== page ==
Once your property has been valued by your 3 chosen estate agents it is up to you to choose which one to work with. Make sure they are active in the area and have a good knowledge of the current market. Look at their current stock and stock sold in the past few months. It is good to have an agent with experience in selling properties similar to your own. It is also encouraged to seek advice from people who have previously dealt with the agent you are looking to work with. Regarding agent fees, it is always cheaper to instruct on a sole agency basis rather than multi agency. It is advised to stay with one agent for the shortest time possible giving them the motivation to sell the property in the time frame they have been given. The fees and terms and conditions can often be hard to fully understand, it is best for this reason to have your solicitor explain all costs involved with selling the property.
Every estate agent has different ways of advertising themselves and their properties. With 94% of property searches starting online, advertising your property online is considered by many within the industry, as the most effective way of advertising. Property portals have now become the first point of contact between agents and their clients. Using portals such as needaproperty.com, Rightmove and Zoopla, will allow for your property to reach thousands of potential buyers with just one click of the mouse. The rise of property portals has been such a success, that conventional ways of bringing in buyers have become unnecessary. Some agents are even choosing to remove their high street shop altogether and solely rely on the business brought in via the web.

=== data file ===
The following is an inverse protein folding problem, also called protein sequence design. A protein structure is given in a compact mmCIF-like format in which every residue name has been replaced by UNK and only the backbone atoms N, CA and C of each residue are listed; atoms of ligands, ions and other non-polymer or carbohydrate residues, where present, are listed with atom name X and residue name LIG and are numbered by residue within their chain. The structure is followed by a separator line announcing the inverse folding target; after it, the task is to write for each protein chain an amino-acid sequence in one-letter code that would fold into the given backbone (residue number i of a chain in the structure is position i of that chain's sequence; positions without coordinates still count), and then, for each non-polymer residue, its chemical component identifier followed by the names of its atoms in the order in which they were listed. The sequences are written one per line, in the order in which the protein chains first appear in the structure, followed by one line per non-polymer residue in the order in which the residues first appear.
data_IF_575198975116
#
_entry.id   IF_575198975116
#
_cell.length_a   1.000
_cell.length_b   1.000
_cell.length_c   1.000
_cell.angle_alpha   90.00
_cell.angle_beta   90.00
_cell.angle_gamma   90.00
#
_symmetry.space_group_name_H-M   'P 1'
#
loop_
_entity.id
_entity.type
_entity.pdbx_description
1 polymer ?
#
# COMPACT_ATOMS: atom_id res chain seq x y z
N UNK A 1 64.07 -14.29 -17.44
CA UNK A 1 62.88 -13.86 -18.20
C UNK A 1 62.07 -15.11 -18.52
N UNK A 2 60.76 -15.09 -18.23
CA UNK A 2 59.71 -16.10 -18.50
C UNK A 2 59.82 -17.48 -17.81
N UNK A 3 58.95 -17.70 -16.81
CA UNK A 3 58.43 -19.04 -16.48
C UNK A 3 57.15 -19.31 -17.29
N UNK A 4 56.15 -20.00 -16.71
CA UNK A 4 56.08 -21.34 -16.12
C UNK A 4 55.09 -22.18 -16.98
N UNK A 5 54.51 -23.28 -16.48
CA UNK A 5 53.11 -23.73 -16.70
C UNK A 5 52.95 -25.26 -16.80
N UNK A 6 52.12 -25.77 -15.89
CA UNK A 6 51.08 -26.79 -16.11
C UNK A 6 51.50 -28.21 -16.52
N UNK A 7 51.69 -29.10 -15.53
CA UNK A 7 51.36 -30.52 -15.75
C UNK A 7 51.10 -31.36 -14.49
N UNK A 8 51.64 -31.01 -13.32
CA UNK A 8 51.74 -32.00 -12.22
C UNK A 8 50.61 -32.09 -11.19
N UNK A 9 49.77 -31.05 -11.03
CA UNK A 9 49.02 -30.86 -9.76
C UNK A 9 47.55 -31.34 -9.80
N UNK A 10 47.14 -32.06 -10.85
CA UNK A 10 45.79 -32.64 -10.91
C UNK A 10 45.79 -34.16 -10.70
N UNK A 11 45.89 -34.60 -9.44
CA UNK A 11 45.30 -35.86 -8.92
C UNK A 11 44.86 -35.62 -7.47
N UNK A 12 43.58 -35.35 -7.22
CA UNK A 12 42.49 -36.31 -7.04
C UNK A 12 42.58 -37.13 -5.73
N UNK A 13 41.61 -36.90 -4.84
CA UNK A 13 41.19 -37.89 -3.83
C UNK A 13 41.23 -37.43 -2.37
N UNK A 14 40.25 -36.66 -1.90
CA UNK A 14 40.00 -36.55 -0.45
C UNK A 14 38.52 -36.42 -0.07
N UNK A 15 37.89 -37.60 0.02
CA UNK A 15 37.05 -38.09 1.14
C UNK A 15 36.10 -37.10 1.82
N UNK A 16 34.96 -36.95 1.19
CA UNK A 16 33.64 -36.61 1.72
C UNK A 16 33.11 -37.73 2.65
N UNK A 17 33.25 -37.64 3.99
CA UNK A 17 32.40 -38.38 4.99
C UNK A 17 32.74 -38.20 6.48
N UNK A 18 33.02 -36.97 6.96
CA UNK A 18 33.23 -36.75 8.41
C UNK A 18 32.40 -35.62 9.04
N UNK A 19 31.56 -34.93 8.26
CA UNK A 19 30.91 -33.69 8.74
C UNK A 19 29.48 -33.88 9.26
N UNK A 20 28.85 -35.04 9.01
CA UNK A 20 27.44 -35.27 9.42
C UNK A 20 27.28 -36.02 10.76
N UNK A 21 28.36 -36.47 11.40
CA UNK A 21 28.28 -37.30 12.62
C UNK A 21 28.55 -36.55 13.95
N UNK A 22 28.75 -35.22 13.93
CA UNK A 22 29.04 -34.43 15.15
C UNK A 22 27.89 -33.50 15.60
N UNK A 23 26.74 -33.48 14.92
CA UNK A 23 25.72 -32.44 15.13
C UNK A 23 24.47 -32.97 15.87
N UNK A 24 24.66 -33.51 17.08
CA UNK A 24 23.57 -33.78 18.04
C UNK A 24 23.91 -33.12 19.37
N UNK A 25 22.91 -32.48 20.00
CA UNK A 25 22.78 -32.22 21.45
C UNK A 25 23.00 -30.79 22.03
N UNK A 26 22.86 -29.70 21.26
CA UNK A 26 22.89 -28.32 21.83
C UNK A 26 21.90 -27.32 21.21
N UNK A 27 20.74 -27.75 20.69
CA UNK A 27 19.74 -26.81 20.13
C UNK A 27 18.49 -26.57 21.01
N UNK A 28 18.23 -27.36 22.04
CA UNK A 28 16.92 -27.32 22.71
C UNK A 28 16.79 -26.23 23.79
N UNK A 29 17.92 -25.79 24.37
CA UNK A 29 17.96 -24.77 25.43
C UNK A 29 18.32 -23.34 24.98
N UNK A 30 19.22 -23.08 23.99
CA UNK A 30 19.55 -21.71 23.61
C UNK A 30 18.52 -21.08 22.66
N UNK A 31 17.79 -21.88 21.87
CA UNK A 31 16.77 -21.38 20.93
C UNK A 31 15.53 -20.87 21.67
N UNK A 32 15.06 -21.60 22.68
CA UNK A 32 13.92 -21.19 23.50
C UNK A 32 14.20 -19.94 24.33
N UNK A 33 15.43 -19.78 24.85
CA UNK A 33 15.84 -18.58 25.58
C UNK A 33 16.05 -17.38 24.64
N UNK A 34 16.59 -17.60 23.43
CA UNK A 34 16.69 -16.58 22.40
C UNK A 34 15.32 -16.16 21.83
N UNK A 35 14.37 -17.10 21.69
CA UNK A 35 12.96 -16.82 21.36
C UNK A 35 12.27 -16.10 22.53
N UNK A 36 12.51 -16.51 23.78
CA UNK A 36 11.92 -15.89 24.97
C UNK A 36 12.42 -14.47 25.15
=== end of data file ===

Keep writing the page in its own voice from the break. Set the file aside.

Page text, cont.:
When you do your research on the agent and their advertising methods, you should have a look at the portals they advertise on. Have a look at the way the site portrays properties and the way the agent describes similar ones to see how yours will look.
We all know how much first impressions count and when it comes to selling your most valuable asset, they have never been more important. When a person is viewing a property for the first time, they are going to be expecting to see a house worth as much as you say it is. So make sure you put yourself in their shoes and prepare accordingly. Simple steps such as sweeping up and spraying some air freshener can make all the difference as you show them in for the first time. If you are conducting the viewings yourself there is a lot to consider, from deciding beforehand what order to show the rooms, to the details you are going to share. Try not to bombard them with facts and figures about room sizes and running costs. Mention a few positive details and let them ask the questions.
This stage of the process will involve working closely with your agent. They are essentially the middle man between you and your potential buyer. When it comes to choosing which buyer to work with, it is not as simple as picking the one with the highest offer. You will need to know as much as you can about your buyers’ situation. Find out how they are financing the purchase, whether they are a cash buyer or raising a mortgage. Are they first time buyers? Are they in the process of selling a property? These are all questions you need to know from the agent. Make sure your agent is present for any offers made, and that they are all made in writing. When you accept an offer, your solicitor should be present to assist you with the legal documents and exchange of final contracts.